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A Clinically Based Classification System Of The Variations Of The Profunda Femoris Artery And ItíS Circumflex Branches.
Alykhan Lalani, MD, Jacob Bray, MD, Claudie Sheahan, MD, Amit Chawla, MD, Malachi Sheahan, MD.
LSU School of Medicine, New Orleans, LA, USA.

OBJECTIVES:The profunda femoris artery (PFA) supplies important collateral branches to both the ipsilateral hypogastric vessel and the distal superficial femoral artery. The size and patency of these collateral pathways can determine the risk of pelvic malperfusion, spinal cord ischemia, and lower extremity limb loss after vascular interventions. Despite its importance, the anatomy of the PFA is rarely characterized in studies involving the hypogastric or lower extremity circulation. This discussion is further limited by the lack of a comprehensive classification system. This studyís aim was to describe the most common PFA anatomic variants and present a classification system based on its branching patterns.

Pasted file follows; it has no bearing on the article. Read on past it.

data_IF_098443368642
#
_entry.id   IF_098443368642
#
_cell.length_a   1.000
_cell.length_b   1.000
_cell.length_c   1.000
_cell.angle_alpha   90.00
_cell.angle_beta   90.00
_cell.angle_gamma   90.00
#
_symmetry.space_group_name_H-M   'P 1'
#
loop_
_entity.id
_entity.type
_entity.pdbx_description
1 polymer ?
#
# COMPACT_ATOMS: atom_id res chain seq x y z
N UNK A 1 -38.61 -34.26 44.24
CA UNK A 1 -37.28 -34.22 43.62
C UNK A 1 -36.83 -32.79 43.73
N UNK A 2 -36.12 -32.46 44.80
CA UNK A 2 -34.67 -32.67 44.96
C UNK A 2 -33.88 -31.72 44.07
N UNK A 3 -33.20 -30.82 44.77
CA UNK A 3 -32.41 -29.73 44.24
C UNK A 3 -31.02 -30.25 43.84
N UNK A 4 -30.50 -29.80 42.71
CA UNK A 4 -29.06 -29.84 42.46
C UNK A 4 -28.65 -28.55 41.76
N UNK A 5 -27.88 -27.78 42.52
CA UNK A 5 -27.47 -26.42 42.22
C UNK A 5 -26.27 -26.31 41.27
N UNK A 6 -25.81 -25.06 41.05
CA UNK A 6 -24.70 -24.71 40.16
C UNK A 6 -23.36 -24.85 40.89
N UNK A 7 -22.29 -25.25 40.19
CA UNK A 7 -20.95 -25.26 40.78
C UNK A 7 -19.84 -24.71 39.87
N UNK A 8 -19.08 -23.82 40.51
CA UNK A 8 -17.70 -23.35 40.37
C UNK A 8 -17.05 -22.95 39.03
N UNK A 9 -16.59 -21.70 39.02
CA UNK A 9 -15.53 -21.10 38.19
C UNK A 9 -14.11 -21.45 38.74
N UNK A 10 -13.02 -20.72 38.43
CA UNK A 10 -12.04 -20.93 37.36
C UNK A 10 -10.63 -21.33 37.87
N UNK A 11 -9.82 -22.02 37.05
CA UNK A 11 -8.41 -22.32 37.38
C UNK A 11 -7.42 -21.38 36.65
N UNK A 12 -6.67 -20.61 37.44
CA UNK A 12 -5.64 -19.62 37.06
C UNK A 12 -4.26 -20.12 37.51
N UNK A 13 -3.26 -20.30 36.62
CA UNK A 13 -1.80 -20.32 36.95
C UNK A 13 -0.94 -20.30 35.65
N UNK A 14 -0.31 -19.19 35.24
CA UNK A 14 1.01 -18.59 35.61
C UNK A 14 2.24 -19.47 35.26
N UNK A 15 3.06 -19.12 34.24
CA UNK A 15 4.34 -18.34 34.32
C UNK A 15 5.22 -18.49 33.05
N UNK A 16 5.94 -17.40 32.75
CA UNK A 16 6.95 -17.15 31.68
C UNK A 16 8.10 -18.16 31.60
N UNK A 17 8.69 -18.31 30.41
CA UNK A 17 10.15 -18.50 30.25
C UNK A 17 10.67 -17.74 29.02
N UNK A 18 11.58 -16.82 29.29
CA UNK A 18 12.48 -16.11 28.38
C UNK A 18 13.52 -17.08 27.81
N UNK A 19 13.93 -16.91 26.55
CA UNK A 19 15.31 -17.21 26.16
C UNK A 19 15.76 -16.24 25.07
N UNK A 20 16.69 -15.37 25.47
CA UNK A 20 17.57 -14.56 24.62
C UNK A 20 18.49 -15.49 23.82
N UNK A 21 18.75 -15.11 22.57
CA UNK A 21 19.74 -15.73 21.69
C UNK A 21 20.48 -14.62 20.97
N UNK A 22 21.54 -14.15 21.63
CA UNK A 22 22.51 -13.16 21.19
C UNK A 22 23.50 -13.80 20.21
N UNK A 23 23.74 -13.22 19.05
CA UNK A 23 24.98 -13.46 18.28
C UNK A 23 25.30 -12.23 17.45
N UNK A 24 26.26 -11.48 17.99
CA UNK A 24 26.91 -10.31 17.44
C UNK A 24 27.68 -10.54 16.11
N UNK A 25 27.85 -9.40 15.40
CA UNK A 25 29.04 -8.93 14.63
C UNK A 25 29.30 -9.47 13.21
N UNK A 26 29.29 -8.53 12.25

METHODS:In total, 155 cadaveric femoral artery systems were dissected. Notations were made of the configurations of the PFA, lateral circumflex femoral artery (LCFA), and medial circumflex femoral artery (MCFA).
RESULTS:A classification system based on orientation of the PFA, LCFA,and MCFA was created (Table 1). There were five different origins of the LCFA identified. Type I from the PFA, Type II from the CFA, Type III from a shared common origin with the PFA or the MCFA, Type IV from the SFA, and Type V as separate ascending and descending branches from multiple vessels. There were five different origins of the MCFA which were classified as Type A from the PFA, Type B from the CFA, Type C from a common origin between the PFA or the LCFA, Type D from the inferior epigastric or the external iliac above the inguinal ligament, and Type E originating as a double MCFA. While there are 125 potential variants that can be categorized with this system, the five most common types account for 56.1% of the total number seen in our cadaver series (Figure 1).
CONCLUSIONS:The anatomic orientation of the profunda femoris and its branches is highly variable. We propose a classification system that will allow consistency in the terminology used in future studies of open and endovascular interventions which involve the PFA and its collateral beds.






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